The movie opens with a dream sequence which is a bit of goofy fun, and I quite like some of the surreal and dream-like touches that pervade this movie. Some of the themes are also rather intriguing, and the ending is quite memorable. Nevertheless, this movie is a real slog; the acting is uneven, the score is terribly repetitive, and the direction is very flat. The script is also a little too obvious in its handling of its themes; it harps upon its darkness/light dichotomy so endlessly that it gets tiresome, so much so that even the fairly benign symbolism of making the good woman a blonde (for the forces of light) and the evil woman a brunette (for the forces of darkness) comes across as pushy. It’s a bit of a shame; the movie has a unique feel, and the Moroccan settings make it quite exotic. As it is, it’s a weak vampire movie that had the potential to be a lot better.


The Borrowers (1973)

Article 2296 by Dave Sindelar
Viewing Date: 7-8-2007
Posting Date: 11-25-2007
Directed by Walter C. Miller
Featuring Eddie Albert, Tammy Grimes, Judith Anderson

A family of tiny people who live under the floorboards of a Victorian mansion find their home in danger when their existence is discovered by a little boy.

This TV movie was based on a children’s book by Mary Norton. I’ve not read the book, so I can’t say how true it is to the story, but I’m afraid that this movie didn’t really do much for me. Part of the problem is that the TV-Movie budget didn’t really allow for the special effects to really effectively tell the story. It certainly doesn’t help that the movie features cutesy songs by Rod McKuen. Still, there are some nice touches here and there; I like the relationship between Pod (the father of the tiny family) and Aunt Sophy (the matriarch of the human family); he visits her when she’s had a bit too much to drink, so nobody believes her story of a little man. It also has a fairly exciting ending when a ferret is sent loose under the floorboards to catch the small family. Judith Anderson is a lot of fun as Aunt Sophy, but Eddie Albert plays his father character a little too broadly for my tastes. Overall, I wasn’t too impressed with either the script or the acting. It’s watchable, but could have been a lot better.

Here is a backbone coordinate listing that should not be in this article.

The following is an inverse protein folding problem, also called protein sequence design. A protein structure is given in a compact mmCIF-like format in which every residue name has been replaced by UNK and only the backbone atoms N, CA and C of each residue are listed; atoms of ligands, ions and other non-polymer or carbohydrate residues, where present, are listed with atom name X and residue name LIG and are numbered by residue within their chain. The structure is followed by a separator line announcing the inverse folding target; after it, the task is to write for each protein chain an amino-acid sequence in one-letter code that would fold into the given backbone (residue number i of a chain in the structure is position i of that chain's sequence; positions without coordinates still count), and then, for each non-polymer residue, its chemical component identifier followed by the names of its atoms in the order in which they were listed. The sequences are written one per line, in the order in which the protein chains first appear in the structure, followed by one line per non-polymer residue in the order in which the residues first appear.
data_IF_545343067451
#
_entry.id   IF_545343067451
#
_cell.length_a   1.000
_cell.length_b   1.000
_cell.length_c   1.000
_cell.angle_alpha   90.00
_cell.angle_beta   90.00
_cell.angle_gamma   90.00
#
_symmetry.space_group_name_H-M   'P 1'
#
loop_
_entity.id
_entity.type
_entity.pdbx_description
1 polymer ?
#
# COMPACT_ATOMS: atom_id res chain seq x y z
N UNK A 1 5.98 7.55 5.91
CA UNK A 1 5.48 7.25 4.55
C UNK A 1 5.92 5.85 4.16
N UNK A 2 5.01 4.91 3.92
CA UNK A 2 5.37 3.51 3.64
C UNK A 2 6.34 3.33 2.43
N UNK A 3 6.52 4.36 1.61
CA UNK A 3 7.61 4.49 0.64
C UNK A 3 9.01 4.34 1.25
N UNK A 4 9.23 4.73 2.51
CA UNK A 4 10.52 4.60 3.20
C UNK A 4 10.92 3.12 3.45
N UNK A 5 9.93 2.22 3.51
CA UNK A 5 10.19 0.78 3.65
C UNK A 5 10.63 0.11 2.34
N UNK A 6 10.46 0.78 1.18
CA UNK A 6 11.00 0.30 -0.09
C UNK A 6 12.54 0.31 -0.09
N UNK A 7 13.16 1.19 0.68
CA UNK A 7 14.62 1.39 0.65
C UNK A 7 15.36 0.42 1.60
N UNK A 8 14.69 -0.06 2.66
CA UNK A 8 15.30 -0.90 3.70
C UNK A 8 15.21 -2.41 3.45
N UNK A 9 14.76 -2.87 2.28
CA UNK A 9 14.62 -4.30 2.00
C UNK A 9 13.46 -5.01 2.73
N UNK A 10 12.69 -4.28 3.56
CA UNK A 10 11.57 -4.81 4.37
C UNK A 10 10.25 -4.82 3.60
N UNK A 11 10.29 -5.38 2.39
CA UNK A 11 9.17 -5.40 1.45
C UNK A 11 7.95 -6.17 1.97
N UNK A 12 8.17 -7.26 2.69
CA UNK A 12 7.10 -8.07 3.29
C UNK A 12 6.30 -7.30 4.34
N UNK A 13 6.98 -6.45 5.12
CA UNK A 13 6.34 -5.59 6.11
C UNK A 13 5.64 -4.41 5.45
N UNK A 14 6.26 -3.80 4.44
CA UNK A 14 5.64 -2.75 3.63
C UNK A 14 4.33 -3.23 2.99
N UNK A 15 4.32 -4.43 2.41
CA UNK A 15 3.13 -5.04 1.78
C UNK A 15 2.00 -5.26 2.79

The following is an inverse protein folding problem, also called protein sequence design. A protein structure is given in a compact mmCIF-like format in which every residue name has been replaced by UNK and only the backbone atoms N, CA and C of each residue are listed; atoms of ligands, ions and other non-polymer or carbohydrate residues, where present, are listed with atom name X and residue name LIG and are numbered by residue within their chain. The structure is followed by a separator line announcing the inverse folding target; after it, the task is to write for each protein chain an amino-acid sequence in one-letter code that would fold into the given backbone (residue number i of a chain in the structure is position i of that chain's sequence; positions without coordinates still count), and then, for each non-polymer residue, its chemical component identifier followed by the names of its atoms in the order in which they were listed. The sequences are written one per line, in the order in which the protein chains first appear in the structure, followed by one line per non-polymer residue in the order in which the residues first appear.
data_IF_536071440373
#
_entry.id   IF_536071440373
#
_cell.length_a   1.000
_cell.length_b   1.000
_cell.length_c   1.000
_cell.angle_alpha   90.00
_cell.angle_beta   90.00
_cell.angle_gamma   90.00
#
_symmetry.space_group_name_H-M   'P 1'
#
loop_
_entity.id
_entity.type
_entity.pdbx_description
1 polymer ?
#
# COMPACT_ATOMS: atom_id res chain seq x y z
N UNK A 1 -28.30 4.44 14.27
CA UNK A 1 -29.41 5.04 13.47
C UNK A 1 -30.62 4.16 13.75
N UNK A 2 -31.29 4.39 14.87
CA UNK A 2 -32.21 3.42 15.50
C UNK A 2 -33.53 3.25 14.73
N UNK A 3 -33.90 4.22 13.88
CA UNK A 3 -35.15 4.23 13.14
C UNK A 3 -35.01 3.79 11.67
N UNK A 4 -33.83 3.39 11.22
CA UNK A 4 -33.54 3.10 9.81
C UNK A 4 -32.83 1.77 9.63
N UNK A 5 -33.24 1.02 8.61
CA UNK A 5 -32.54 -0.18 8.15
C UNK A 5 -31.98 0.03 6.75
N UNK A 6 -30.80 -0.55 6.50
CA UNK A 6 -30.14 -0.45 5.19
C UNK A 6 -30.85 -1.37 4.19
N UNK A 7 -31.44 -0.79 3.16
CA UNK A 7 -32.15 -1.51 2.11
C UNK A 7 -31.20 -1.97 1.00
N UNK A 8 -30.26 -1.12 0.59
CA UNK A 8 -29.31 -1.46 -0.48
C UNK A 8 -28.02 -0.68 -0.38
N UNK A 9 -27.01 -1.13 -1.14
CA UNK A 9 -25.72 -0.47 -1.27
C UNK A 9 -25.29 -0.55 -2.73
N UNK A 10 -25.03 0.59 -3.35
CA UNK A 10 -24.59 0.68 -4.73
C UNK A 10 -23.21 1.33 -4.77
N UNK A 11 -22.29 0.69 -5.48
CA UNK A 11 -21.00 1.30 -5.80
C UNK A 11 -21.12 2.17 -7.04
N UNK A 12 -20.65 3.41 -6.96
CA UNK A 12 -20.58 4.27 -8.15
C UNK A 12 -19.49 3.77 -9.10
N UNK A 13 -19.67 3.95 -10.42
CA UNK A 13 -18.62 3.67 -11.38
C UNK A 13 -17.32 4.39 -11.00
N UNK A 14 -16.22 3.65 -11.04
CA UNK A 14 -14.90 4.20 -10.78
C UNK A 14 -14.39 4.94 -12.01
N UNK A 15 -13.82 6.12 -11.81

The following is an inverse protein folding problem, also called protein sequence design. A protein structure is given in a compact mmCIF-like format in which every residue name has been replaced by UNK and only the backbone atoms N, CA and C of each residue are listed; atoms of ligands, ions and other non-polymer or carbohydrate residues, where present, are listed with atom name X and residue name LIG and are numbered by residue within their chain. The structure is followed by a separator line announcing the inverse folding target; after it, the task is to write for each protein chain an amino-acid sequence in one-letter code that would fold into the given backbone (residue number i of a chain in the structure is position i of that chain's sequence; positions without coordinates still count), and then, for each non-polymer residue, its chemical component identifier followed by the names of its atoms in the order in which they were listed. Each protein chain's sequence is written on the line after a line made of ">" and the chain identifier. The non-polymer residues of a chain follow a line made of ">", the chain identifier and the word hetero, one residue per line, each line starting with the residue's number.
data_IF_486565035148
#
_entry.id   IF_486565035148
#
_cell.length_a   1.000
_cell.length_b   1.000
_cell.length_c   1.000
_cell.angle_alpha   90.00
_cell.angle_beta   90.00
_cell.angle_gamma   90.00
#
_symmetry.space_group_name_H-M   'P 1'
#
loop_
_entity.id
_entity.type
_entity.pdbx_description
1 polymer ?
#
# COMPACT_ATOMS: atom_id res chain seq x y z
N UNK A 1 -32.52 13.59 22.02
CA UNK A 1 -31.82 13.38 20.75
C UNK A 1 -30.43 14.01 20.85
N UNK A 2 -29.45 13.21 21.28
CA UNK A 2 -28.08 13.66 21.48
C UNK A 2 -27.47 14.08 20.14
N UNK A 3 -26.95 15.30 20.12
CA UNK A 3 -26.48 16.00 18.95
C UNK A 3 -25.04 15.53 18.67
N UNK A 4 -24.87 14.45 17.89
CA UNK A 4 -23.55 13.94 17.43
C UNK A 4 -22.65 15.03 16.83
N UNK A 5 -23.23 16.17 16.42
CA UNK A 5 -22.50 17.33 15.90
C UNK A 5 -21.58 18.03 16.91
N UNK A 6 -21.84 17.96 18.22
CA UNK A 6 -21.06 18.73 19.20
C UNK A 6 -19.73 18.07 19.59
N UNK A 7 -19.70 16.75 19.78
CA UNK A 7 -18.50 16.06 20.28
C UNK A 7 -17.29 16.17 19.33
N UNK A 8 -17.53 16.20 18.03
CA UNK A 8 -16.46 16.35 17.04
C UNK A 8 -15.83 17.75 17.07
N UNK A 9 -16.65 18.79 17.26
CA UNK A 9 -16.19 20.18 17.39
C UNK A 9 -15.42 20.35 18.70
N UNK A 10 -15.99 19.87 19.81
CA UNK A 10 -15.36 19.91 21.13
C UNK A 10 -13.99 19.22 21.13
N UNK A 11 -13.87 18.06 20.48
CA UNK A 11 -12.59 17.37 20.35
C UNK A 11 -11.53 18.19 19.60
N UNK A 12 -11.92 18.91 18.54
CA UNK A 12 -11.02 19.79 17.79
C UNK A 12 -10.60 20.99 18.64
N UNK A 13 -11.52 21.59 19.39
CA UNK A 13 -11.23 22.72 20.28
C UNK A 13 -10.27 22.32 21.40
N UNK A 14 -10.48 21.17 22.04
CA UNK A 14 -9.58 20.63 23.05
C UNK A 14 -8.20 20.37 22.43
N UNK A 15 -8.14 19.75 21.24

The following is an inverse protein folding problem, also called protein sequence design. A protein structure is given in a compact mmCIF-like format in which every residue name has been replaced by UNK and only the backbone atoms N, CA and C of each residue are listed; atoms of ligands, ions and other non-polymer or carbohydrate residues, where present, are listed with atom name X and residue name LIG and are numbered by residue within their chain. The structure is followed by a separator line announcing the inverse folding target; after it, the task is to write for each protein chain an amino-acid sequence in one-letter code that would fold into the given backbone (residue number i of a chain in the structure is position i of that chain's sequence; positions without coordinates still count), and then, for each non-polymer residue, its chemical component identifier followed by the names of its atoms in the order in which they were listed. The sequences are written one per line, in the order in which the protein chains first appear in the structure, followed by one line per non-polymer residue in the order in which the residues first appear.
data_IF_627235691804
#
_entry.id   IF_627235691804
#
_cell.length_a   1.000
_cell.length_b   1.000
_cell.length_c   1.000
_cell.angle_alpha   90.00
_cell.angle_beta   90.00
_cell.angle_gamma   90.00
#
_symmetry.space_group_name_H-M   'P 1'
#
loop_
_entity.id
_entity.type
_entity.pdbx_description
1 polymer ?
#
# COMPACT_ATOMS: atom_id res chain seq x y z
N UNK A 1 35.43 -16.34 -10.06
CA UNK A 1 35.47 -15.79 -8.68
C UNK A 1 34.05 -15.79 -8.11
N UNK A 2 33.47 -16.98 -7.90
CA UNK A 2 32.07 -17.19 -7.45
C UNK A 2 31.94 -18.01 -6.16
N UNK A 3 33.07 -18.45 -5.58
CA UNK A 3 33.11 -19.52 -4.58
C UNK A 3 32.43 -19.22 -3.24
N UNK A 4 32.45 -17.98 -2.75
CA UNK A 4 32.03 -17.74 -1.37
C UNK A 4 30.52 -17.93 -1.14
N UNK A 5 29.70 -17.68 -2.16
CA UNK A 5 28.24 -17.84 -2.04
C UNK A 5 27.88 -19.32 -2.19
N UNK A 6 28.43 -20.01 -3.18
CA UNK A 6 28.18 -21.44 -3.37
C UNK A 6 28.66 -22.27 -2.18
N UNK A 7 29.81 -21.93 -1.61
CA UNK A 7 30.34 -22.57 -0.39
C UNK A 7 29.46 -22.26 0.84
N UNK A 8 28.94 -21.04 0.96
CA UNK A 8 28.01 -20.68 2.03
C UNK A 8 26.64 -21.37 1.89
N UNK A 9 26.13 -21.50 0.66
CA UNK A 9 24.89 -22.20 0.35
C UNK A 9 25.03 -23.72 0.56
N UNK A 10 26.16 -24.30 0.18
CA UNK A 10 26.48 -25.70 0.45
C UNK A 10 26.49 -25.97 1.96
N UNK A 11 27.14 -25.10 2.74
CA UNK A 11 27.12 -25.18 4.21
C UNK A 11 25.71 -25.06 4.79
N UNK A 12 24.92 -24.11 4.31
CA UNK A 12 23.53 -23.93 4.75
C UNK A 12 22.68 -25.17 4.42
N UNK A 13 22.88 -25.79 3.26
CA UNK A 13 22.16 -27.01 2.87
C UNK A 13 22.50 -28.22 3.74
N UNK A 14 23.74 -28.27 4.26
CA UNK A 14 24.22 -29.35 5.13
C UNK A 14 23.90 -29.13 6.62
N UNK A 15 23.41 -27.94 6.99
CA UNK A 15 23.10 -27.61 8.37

Blood (1974)

BLOOD (1974)
Article 2295 by Dave Sindelar
Viewing Date: 7-7-2007
Posting Date: 11-24-2007
Directed by Andy Milligan
Featuring Allan Berendt, Hope Stansbury, Patricial Gaul

The son of the Wolf Man and the daughter of Dracula rent a house and terrorize the neighbors with the help of a room of carnivorous plants.

This is the third of the Andy Milligan films I’ve seen, and with it, I’m beginning to get a feel for the Andy Milligan viewing experience. It starts out leaving the impression that it’s going to be a bit better than it is, thanks to the fairly quick pace. But then you start to notice the problems; the acting seems rushed (most likely because Milligan has more story than can easily fit on the amount of footage he had to play with), which results in the inability to establish anything in the way of mood or atmosphere. The acting is highly variable, from the competent to the gratingly bad. The sound is terrible; during many of the scenes of this movie, the dialogue is upstaged by a sound like someone rubbing their body against a squeaky vinyl chair. The period costumes only underline the fact that there is simply no period feel to the proceedings, and one gets the feeling all the characters are playing some kind of game of dress-up. The makeup is often queasily bad. His treatment of animals is abominable; this time, a mouse in a trap is dismembered with a cleaver before your eyes, and there’s little doubt that a real mouse was killed for the scene. Once again, the overall experience is unpleasant and headache-inducing; it’s the antithesis of fun. IMDB lists the running time at 74 minutes, but my print seems short of about fifteen of them, but I highly doubt the presence of them would improve the movie much. That’s Andy Milligan for you.